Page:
Overdraft Charges In Congressional Crosshairs

A new political effort to stop large overdraft fees could change the way we do banking. Congressional Democrats want to end the banking practice of automatically charging high penalty fees on customers who spend beyond the funds in their accounts. Host Scott Simon speaks to New York Times business columnist Joe Nocera about who's affected and what it means for checking and savings accounts.

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A new political effort to stop large overdraft fees could change the way Americans bank. Congressional Democrats want to end the practice of charging high penalty fees to customers who spend beyond the funds that are in their accounts. For more now we're joined now by Joe Nocera, author of Talking Business column of the New York Times at the studios of the Radio Foundation in New York. Joe, thanks for being with us.

Mr. JOE NOCERA (Columnist, New York Times): Thanks for having me, Scott.

SIMON: So what are these proposed changes?

MR. NOCERA: Well, that's pretty simple.

(Soundbite of laughter)

Mr. NOCERA: They want…

SIMON: That's why I asked you, Joe, it was a simple question and I hope to get a straight answer. Yes?

(Soundbite of laughter)

Mr. NOCERA: They want to eliminate the overdraft fees on debit cards. Now, you know, as recently as 10 years ago or so there weren't any overdraft fees on debit cards. If you ran a debit card through a machine and you didn't have enough money, they just said forget it.

SIMON: Yeah.

Mr. NOCERA: But somebody figured out maybe a decade or so ago that it was very lucrative to instead of doing that to actually let the thing go through and then just charge you for the overdraft, and it began at around $10 and now it's up to around $40. And you know, now that we are in a recession and financial crisis and all of that, you know, both Congress and the people who are being charged these fees have started to pay attention and have come to view them as pretty outrageous.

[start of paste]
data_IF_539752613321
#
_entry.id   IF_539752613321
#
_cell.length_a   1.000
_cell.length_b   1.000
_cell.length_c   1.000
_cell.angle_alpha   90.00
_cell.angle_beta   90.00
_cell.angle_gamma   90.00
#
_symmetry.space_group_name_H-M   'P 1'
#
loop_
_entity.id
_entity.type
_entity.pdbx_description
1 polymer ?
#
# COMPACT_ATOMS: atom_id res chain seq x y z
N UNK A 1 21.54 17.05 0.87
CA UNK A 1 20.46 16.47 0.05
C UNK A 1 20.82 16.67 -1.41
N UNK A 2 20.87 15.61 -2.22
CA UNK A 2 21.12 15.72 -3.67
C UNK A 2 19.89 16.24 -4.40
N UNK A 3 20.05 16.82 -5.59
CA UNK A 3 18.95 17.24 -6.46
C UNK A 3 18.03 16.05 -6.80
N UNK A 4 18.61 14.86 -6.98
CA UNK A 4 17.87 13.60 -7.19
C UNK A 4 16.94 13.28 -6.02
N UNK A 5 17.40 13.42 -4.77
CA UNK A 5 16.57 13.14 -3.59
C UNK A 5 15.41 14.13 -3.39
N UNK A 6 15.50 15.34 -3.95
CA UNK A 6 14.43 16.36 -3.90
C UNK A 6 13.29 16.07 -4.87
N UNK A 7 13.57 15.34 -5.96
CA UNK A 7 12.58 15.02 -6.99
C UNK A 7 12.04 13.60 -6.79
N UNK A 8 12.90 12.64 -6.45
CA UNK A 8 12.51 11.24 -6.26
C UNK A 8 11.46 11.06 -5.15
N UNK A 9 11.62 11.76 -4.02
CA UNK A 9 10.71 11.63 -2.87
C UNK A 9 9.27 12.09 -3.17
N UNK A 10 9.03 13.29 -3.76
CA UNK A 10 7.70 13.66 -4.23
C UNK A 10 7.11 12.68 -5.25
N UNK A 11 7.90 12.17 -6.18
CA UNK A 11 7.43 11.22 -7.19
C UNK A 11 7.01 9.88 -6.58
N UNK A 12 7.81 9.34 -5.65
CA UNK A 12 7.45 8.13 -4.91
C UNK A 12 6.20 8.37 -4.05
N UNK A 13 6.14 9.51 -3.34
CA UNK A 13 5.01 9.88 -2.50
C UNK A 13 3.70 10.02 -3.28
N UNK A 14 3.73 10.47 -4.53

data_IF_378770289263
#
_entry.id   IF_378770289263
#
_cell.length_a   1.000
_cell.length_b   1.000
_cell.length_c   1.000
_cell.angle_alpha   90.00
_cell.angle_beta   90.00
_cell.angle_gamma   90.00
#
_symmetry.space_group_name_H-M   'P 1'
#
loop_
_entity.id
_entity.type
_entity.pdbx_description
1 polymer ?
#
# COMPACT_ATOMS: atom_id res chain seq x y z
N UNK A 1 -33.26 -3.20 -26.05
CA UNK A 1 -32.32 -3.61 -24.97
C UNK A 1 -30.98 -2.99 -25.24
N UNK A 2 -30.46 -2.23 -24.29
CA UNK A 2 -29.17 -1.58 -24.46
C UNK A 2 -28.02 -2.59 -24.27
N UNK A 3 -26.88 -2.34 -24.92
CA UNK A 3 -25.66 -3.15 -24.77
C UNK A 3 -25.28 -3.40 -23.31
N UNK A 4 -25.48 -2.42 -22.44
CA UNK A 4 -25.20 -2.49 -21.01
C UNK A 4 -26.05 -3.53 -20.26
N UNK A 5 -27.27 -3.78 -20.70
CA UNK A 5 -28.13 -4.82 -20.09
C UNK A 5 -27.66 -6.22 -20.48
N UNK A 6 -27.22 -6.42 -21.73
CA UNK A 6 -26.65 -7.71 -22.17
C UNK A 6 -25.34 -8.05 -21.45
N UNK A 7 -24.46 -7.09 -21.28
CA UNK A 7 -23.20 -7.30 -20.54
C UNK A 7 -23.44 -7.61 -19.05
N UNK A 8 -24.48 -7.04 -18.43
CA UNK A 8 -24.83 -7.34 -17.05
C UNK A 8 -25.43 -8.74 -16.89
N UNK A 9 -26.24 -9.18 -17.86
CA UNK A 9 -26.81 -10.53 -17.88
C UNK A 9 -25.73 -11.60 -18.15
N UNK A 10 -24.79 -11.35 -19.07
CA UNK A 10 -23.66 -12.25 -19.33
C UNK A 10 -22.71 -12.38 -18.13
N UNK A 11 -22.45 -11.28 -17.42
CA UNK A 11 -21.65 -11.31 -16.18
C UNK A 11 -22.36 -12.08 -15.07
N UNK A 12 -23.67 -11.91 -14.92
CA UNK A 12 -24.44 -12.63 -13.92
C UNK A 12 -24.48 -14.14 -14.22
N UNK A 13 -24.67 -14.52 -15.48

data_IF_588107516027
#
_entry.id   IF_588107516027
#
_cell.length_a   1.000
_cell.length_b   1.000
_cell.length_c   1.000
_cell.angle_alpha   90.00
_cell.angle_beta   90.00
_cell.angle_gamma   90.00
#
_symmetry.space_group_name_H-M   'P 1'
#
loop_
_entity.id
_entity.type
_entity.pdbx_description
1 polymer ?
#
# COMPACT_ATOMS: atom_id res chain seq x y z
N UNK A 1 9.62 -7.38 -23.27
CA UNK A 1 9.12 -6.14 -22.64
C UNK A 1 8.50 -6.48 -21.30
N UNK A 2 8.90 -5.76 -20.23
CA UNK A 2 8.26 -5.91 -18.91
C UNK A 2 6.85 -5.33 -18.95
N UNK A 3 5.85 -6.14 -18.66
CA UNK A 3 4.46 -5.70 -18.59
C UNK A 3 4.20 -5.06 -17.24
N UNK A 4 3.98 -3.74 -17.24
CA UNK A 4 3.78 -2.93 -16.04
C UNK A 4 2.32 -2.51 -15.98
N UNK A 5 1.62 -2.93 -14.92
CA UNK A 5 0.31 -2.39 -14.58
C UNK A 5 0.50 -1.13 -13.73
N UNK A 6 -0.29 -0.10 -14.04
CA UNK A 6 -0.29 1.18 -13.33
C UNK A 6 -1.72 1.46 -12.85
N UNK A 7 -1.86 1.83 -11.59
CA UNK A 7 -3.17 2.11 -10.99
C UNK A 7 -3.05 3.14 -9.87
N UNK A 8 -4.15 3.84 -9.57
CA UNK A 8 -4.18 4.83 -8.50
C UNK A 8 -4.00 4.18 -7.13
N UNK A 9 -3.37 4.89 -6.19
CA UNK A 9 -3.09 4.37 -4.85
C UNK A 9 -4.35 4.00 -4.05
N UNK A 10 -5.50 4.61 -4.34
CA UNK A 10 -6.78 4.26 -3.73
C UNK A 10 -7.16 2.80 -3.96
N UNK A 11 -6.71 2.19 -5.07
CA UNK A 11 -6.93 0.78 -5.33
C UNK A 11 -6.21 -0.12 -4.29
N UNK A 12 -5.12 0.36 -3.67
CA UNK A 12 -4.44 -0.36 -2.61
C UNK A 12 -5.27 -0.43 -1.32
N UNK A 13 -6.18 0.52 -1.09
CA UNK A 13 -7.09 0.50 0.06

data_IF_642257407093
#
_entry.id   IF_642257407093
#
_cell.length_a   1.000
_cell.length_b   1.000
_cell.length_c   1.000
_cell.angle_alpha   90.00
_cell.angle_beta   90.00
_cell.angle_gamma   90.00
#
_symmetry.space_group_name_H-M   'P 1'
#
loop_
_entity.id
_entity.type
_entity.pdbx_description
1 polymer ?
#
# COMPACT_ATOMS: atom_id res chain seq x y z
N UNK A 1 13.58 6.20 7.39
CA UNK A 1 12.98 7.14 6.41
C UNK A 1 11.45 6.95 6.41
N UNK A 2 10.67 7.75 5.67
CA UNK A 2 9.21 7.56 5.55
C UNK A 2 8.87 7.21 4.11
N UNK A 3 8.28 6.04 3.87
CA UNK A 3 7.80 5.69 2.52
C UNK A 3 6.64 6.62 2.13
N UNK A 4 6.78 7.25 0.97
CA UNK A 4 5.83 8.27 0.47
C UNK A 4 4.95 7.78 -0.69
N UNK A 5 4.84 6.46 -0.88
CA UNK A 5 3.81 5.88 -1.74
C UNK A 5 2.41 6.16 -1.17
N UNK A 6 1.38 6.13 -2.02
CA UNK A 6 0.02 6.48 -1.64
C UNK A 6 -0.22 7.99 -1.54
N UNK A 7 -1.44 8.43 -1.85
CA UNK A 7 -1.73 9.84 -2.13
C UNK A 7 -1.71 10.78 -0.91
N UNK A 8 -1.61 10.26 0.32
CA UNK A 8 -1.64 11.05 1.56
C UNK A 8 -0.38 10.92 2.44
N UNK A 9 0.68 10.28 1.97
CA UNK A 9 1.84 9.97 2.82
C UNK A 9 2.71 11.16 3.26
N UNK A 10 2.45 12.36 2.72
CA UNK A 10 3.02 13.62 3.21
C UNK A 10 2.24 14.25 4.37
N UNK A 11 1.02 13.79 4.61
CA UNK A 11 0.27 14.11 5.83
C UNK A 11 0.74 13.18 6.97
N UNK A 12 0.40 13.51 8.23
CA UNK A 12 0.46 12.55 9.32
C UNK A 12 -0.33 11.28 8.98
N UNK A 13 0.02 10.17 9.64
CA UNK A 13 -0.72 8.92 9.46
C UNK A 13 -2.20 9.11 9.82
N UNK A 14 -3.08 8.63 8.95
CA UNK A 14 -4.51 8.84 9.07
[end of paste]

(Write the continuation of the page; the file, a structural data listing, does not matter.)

SIMON: But I mean people shouldn't write rubber checks, right?

Mr. NOCERA: No, they shouldn't write rubber checks. But Scott, a lot of what's happening here is that the people who are being charged these fees are precisely the people who can afford them the least.

You know this is not something - the upper middle class is not being charged very many overdraft fees when their debit card bounces because it almost never bounces. It's the person who's living paycheck to paycheck. And also you're not warned that - you don't have the option to opt out of it and you're not warned that, you know, you're close to the line. You're not given an option of deciding whether to pay for it or to walk away. You just find out you have a $39 charge on your bill. So it is in that sense pretty outrageous. And you know, some banks trying to preempt any potential legislation this week decided to either lower their fees or to give people an option to opt out, and those included the Bank of America, JP Morgan Chase and Wells. So, you know, the banks themselves kind of see the handwriting on the wall.

SIMON: But are they doing this hoping to dissuade people from - dissuade or deter legislation, or is it too late for that?

Mr. NOCERA: They are definitely doing it to deter legislation. Now, there has already been legislation passed this year, but that had to do with credit cards. And in the anger over these overdraft fees, which really were exposed by the press over the last four or five months or so - USAToday, New York Times, and "60 Minutes"…

SIMON: Mm-hmm.

Mr. NOCERA: ...now Congress is so angry they want to move up the starting date for this legislation from some time in 2010 to the end of 2009. So there is definitely an anti-credit card, anti-debit card movement on Capitol Hill. And you know, the banks are nervous.

SIMON: Yeah. Joe, I want to switch directions totally and ask you a G-20 question.

Mr. NOCERA: Oh, boy.

SIMON: Okay? What do you think...

Mr. NOCERA: Yeah, I'm...

SIMON: What do you think...

Mr. NOCERA: I'm...

SIMON: Did they deserve all this self-congratulation they were giving each other for averting a world financial crisis?

(Soundbite of laughter)

Mr. NOCERA: Not especially. I mean, yes. They deserve some. I mean, look, you know, England saved two banks. Germany shored up its banks. The U.S. did what they had to do to avert financial crisis. But, you know, the problem with what Dan called those nice sounding words and sentences is everybody can say, oh yes, we need new capital requirements in our banks and that they should be standardized across nations.

But the U.S. and Europe in particular have such huge differences in what they view legitimate capital standards, which are really, really important, that, you know, they're going to be fighting about this for the next five years. So, you know, agreeing on principles is one thing, but agreeing on a true plan of action with real numbers behind it is something quite, quite different.

SIMON: Mm-hmm. And the lack of jobs, that's still the major problem in the world economy?

Mr. NOCERA: It most certainly is. It most certainly is. You know, here, Europe, you know, it's not so much a problem in China but the Chinese know how to deal with a financial crisis. They just pour money at it.

SIMON: Joe Nocera, author of the Talking Business column in the New York Times, joining us today from the studios of the Radio Foundation in New York.

Joe, thanks very much for being with us.

Mr. NOCERA: Thanks for having me, Scott.

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